Rufous rat-kangaroo

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Rufous rat-kangaroo[1]
Rufous Bettong (Aepyprymnus rufescens) (9855539716).jpg
Scientific classification edit
Kingdom: Animalia
Phylum: Chordata
Class: Mammalia
Infraclass: Marsupialia
Order: Diprotodontia
Family: Potoroidae
Genus: Aepyprymnus
Garrod, 1875[4]
Species:
A. rufescens
Binomial name
Aepyprymnus rufescens
(Gray, 1837)[3]
Rufous Bettong.JPG
Distribution of the rufous rat-kangaroo

The rufous rat-kangaroo (Aepyprymnus rufescens), more commonly known as the rufous bettong, is a small marsupial species of the family Potoroidae found in Australia. It is not classified as threatened.[2] The rufous bettong is about the size of a full-grown rabbit.

Taxonomy[edit]

The rufous rat-kangaroo is the only member of its genus, and is the largest of all the potoroids. It is generally grey with a hint of reddish brown and its scientific name means "reddish high-rump".[5] It was once thought of as a solitary, nocturnal animal, but recent observation indicates that the rufous rat-kangaroo may form loose, polygynous associations.[5] It feeds mostly on tubers and fungi, but also on leaves and other vegetation.[6]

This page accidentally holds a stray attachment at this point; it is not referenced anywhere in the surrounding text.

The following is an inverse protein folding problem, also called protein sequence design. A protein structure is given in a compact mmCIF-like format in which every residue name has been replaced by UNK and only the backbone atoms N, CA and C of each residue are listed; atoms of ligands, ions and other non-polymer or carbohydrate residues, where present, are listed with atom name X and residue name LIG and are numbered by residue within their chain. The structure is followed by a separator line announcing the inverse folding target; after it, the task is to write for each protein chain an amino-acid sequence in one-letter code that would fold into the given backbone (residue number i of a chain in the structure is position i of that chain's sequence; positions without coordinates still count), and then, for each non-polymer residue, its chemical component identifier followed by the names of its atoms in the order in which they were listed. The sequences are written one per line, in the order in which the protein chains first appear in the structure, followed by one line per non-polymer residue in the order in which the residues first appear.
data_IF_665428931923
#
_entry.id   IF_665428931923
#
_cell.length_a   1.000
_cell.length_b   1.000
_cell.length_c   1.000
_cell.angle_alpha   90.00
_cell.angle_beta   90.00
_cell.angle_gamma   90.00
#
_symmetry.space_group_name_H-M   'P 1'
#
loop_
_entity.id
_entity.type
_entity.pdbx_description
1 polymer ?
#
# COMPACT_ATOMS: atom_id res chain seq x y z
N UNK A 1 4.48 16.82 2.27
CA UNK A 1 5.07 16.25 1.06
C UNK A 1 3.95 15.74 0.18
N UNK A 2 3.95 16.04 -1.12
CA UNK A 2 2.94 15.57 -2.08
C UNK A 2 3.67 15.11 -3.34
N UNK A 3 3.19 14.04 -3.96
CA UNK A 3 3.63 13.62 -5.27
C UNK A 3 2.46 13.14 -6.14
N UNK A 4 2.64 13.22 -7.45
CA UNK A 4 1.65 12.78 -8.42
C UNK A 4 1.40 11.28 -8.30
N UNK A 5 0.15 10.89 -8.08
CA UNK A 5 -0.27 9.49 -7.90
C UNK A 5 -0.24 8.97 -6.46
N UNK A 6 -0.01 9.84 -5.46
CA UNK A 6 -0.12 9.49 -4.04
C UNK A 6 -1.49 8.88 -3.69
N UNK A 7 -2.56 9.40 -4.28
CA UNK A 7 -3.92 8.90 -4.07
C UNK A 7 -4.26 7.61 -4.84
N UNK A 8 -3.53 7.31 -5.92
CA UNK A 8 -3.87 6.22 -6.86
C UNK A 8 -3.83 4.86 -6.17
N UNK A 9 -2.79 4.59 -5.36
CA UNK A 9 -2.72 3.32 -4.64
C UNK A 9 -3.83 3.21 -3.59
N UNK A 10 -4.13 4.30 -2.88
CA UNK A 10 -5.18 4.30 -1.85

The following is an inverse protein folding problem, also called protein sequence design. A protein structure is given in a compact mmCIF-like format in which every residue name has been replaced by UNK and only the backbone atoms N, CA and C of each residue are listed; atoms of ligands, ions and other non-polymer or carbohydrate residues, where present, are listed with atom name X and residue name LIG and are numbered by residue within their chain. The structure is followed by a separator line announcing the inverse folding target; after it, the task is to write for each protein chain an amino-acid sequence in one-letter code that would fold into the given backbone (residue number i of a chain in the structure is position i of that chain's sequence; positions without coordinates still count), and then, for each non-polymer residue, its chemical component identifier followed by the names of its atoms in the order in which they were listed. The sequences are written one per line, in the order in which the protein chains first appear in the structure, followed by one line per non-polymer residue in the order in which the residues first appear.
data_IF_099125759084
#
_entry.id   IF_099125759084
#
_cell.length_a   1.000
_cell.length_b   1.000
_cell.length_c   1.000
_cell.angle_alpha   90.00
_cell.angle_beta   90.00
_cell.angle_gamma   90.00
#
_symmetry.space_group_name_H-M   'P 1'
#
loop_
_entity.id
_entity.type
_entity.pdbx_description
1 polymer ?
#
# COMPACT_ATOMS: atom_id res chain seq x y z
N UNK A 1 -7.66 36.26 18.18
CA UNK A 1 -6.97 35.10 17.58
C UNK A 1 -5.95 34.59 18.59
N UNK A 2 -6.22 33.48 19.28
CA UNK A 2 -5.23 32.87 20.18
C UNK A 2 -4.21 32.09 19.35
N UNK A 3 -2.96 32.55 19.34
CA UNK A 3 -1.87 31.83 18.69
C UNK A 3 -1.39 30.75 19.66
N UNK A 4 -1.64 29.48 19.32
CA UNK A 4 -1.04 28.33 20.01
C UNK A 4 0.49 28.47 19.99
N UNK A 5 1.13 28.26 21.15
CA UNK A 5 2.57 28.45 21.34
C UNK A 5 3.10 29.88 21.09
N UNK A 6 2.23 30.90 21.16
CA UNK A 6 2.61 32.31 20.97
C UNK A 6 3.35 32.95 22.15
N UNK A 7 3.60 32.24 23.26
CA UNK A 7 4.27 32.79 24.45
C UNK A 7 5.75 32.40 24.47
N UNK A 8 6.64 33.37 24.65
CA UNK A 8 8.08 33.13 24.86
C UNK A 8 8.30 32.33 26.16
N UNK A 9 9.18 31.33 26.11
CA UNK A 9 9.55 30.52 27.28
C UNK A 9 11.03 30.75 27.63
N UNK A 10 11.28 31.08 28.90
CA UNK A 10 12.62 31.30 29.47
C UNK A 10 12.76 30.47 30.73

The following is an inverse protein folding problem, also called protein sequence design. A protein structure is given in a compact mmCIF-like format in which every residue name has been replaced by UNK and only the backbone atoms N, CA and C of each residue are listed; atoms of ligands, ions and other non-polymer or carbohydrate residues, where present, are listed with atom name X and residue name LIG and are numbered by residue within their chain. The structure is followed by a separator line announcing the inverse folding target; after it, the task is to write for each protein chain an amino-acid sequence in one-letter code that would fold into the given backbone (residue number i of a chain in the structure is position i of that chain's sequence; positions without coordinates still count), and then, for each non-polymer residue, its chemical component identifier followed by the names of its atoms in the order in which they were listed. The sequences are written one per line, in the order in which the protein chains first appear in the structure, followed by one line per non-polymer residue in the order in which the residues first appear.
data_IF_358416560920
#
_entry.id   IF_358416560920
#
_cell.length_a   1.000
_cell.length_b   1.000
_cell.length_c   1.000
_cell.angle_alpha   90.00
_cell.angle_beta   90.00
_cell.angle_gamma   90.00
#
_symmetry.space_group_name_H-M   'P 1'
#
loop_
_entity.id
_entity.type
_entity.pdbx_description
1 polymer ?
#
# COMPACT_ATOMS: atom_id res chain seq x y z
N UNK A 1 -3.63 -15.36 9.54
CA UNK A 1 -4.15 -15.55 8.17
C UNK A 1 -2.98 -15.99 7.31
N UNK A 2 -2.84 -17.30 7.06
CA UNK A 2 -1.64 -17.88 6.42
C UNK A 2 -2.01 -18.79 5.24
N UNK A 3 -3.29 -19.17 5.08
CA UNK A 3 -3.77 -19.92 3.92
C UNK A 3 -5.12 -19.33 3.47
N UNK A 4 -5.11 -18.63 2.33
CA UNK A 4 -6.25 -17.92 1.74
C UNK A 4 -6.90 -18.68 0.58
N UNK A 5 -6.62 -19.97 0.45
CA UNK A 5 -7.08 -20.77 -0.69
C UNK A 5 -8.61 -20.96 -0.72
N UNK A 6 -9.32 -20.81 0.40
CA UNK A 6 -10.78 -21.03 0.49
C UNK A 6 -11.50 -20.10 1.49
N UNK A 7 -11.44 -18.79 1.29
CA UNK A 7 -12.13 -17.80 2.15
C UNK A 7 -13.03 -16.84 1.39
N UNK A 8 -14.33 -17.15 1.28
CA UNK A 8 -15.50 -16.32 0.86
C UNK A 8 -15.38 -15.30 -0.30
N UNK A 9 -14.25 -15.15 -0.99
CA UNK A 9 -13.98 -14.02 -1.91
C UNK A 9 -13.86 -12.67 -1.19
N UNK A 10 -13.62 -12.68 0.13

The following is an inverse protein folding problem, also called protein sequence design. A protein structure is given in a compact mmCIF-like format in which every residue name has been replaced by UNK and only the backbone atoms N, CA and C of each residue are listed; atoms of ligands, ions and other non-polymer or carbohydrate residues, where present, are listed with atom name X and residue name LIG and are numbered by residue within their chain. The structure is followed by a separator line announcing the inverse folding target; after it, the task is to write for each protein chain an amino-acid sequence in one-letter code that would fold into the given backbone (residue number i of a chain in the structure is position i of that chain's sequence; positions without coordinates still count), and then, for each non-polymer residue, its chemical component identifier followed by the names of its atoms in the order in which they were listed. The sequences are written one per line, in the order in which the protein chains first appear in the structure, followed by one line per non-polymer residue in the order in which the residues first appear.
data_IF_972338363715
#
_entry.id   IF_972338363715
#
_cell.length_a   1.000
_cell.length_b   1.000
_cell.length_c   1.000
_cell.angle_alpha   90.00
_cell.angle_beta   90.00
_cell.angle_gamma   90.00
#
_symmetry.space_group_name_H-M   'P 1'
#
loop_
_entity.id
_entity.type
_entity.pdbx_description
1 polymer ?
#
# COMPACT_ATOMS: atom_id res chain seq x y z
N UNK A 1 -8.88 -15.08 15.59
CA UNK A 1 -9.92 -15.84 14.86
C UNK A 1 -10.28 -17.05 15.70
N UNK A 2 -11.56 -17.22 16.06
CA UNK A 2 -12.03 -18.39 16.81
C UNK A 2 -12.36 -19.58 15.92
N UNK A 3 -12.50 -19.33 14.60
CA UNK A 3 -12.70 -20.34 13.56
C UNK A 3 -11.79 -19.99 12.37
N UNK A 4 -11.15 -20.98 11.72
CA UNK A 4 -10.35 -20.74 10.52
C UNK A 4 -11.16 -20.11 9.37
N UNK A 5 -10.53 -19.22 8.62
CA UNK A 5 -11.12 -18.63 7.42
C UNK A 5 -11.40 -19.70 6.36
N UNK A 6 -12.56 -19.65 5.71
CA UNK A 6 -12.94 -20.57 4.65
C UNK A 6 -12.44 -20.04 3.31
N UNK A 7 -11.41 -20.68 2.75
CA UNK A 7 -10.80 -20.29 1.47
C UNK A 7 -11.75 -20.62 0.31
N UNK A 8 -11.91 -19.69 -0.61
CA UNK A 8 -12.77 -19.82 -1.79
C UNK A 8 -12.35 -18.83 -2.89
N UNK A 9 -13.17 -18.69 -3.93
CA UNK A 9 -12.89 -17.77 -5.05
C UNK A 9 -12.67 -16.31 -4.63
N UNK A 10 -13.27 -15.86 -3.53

Description[edit]

A species of the family Potoroidae (rat kangaroos), small to medium marsupials that include the living Potorous (potoroos) and Bettongia (bettongs). They are not closely related to others of the family, and the largest extant potoroine species, and their characteristics have them placed within a monotypic genus.

Aepyprymnus rufescens is distinguished by the ruffled and bristly hair of the pelage and rufous tint of the fur at the upper parts. The hair across the back is predominantly grey, the rufous tinge more evident, and is interspersed with silvery hairs. An indistinct stripe appears at the hip line. The underparts are also grey, although paler. The combined head and body length is 385 to 390 millimetres. The tail may be from 340 to 390 mm in length, and excepting a white tip that may appear the colour is overall grey-brown. The ears are comparatively long, 48 to 57 mm, with a triangular form. The colour of the ears is very dark at the outer side and pink at the interior, the fringe is lined with silver hairs. A hairless pink rim appears around the eye. The weight range is from 2.5 to 3.5 kilograms.[7]

A similar species, the northern Bettongia tropica, may be distinguished by the lack of shaggy fur with a rufous tinge, their blackish tail, and this species hairless pink ring at the eye and pointy triangular ears.[7]

The vocalisation includes an alarm call, a soft hissing sound, another sound like a chainsaw when in aggressive postures and they regularly emit a grunting noises during normal activity.[7]

Reproduction[edit]